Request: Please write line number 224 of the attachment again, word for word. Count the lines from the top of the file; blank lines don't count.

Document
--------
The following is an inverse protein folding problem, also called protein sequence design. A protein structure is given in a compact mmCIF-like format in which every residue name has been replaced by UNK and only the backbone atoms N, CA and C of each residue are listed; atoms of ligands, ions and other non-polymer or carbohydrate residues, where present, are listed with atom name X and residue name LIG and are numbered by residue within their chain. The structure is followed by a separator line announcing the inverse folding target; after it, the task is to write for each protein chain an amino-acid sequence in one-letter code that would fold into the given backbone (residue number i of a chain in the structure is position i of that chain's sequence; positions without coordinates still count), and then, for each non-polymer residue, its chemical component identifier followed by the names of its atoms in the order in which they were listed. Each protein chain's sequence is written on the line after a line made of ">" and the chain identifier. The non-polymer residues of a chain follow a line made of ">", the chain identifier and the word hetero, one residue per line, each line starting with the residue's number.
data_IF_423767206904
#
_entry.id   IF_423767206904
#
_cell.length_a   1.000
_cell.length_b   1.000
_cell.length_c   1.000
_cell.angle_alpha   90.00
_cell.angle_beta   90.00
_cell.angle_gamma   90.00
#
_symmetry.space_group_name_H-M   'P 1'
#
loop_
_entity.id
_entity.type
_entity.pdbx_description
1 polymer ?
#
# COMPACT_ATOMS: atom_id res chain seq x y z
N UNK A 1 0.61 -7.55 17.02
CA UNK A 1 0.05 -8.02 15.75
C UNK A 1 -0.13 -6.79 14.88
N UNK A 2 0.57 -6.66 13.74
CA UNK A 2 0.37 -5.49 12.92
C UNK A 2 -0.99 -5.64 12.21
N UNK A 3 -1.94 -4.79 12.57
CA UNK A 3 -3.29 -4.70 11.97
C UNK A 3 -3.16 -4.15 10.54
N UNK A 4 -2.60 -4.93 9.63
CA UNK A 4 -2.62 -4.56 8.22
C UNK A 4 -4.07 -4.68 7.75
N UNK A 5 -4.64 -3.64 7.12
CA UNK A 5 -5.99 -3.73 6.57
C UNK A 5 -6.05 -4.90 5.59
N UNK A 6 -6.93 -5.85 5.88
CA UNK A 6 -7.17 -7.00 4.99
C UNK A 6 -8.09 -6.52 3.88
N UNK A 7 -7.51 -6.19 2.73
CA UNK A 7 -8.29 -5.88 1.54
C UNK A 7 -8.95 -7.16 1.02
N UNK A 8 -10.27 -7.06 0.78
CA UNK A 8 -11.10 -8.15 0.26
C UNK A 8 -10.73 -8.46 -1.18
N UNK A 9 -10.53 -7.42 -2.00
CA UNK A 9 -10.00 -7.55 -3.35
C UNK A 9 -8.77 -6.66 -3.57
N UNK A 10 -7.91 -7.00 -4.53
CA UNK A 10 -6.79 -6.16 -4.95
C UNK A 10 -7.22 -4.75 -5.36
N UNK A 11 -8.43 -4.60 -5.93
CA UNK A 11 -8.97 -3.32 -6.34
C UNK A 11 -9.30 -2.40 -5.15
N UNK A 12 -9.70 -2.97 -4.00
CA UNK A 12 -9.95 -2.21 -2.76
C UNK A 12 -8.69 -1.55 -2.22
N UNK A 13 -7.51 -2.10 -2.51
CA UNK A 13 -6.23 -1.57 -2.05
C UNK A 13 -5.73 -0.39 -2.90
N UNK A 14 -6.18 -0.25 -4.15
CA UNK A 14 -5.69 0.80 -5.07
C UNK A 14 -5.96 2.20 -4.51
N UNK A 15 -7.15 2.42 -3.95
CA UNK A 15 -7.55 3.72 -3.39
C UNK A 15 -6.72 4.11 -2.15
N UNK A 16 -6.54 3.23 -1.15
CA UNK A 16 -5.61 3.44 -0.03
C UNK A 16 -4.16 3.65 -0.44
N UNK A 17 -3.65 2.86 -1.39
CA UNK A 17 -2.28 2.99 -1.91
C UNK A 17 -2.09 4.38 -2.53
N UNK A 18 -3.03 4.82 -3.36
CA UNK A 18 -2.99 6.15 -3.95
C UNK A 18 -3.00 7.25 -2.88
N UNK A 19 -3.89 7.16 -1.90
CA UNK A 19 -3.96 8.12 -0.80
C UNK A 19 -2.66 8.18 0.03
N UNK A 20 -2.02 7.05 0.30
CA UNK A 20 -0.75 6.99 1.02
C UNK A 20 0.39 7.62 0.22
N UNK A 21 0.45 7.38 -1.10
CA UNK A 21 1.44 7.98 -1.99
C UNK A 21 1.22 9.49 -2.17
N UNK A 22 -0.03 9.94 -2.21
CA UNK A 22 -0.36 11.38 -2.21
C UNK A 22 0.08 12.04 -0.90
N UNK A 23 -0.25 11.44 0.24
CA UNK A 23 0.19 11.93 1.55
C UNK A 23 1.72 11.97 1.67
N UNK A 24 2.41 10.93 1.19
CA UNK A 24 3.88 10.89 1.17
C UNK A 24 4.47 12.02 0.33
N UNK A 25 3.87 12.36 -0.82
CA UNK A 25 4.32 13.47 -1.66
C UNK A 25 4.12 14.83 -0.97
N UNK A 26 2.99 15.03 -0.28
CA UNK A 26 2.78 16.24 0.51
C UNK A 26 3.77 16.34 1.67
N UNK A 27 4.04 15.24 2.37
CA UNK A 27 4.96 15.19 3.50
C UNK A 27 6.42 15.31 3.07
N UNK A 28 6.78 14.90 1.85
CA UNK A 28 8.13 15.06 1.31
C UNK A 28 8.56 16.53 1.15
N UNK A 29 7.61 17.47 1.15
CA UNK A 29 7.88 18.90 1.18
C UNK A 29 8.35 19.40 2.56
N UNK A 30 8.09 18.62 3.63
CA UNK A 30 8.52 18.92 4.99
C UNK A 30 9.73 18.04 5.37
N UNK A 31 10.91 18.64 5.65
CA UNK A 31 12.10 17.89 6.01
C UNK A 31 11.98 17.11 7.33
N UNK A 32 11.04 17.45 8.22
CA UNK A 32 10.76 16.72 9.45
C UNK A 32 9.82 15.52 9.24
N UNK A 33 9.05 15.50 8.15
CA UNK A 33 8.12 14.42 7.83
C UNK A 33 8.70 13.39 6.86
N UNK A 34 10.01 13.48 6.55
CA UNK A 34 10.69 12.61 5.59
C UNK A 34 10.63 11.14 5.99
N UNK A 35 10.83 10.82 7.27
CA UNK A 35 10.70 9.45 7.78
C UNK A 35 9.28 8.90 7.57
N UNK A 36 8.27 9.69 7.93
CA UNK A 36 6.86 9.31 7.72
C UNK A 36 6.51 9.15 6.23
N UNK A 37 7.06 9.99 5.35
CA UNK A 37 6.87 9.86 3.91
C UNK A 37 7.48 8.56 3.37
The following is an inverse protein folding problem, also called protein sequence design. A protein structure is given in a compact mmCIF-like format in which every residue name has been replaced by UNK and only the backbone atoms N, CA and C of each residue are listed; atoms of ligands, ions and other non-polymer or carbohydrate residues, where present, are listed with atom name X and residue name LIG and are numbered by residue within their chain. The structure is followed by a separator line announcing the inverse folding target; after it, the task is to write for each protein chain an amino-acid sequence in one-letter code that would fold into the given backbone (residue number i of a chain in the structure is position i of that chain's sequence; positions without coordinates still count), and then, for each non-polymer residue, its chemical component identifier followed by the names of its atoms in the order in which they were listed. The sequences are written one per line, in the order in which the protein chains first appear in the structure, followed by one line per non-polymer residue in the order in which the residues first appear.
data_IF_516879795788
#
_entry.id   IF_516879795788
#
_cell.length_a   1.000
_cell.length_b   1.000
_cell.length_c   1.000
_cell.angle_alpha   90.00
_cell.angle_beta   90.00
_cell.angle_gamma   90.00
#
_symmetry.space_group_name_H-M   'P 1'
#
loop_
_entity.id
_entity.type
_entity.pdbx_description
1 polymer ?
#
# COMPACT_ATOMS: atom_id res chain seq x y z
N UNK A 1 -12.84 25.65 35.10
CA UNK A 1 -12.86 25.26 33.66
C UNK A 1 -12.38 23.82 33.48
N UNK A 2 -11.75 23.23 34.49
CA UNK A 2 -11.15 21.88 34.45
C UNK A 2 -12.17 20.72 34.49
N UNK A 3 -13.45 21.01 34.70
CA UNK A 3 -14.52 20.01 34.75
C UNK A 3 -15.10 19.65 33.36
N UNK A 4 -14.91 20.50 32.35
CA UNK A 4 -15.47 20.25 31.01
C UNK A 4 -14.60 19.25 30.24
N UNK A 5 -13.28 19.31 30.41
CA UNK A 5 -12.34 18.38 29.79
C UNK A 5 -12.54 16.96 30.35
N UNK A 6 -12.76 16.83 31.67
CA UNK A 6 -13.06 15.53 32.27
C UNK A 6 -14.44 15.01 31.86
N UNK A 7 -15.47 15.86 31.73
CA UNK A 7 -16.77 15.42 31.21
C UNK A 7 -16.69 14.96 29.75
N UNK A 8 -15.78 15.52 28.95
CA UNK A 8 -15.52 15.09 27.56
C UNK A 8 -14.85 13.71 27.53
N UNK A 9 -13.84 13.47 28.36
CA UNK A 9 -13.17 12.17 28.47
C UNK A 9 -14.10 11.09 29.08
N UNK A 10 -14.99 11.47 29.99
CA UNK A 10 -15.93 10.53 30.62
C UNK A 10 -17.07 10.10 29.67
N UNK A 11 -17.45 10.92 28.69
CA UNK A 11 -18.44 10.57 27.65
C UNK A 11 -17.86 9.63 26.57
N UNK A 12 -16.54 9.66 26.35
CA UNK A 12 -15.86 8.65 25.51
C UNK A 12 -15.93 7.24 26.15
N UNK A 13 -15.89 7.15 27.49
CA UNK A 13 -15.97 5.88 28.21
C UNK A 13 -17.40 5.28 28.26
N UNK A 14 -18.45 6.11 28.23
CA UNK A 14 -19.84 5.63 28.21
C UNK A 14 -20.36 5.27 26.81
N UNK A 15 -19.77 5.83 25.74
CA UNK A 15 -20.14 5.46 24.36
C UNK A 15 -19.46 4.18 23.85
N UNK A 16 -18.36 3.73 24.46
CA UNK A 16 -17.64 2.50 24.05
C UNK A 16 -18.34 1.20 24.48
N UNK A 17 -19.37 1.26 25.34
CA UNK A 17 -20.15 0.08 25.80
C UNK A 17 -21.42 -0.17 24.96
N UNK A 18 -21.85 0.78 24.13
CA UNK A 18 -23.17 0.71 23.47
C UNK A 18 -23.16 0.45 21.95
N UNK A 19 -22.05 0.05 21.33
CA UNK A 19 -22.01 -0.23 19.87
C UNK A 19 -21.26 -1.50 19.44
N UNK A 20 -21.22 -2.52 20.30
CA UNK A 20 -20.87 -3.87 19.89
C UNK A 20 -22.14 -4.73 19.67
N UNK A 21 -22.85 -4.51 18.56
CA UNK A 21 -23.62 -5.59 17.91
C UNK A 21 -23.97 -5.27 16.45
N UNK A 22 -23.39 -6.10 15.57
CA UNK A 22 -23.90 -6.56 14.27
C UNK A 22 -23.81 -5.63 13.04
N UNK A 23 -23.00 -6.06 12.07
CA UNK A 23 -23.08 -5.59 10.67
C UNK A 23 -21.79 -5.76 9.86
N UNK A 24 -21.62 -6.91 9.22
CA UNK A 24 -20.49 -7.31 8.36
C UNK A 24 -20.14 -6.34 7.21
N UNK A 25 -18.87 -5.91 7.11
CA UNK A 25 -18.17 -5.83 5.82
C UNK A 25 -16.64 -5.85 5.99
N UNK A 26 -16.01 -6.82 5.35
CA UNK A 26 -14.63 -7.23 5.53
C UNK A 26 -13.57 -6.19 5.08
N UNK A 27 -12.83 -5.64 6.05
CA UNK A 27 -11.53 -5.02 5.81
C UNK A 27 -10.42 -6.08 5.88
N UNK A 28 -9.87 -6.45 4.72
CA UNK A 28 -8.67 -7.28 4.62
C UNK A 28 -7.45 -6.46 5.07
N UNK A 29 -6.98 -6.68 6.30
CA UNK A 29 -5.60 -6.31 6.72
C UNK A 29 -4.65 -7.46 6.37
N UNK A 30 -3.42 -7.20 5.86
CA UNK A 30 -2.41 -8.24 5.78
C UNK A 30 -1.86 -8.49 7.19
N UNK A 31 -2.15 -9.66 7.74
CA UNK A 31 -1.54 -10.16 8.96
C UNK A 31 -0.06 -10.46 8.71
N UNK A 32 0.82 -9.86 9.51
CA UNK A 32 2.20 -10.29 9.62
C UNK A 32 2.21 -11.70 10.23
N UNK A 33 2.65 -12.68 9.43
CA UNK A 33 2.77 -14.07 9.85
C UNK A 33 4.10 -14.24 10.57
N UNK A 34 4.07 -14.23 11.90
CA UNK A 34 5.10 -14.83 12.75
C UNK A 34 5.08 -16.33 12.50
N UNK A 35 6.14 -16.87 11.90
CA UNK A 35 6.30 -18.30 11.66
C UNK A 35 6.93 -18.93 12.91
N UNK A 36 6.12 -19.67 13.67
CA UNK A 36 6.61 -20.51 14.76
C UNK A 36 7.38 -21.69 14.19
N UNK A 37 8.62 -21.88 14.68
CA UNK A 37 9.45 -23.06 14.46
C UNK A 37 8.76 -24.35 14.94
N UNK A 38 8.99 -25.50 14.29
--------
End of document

CA UNK A 24 -20.49 -7.31 8.36